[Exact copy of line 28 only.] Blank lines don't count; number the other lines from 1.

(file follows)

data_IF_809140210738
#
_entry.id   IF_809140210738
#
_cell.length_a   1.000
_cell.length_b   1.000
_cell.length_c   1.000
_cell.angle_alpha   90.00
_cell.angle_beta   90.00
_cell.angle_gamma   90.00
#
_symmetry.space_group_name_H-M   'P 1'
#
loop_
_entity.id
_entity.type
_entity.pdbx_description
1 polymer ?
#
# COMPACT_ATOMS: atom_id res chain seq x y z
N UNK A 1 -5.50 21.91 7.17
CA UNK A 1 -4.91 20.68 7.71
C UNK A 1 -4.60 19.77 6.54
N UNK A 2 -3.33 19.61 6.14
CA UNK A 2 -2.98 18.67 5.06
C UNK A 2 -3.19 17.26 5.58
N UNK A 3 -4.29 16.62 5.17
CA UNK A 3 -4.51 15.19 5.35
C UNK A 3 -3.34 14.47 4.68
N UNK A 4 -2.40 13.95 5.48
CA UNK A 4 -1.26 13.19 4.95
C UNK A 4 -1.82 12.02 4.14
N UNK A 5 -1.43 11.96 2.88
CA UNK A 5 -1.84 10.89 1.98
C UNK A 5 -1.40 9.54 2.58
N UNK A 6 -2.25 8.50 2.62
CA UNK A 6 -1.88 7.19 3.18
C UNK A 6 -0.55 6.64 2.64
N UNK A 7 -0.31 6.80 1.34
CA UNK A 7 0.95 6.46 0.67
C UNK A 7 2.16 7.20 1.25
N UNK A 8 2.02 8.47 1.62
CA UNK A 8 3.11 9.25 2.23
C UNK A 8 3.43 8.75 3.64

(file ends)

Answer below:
CA UNK A 3 -4.51 15.19 5.35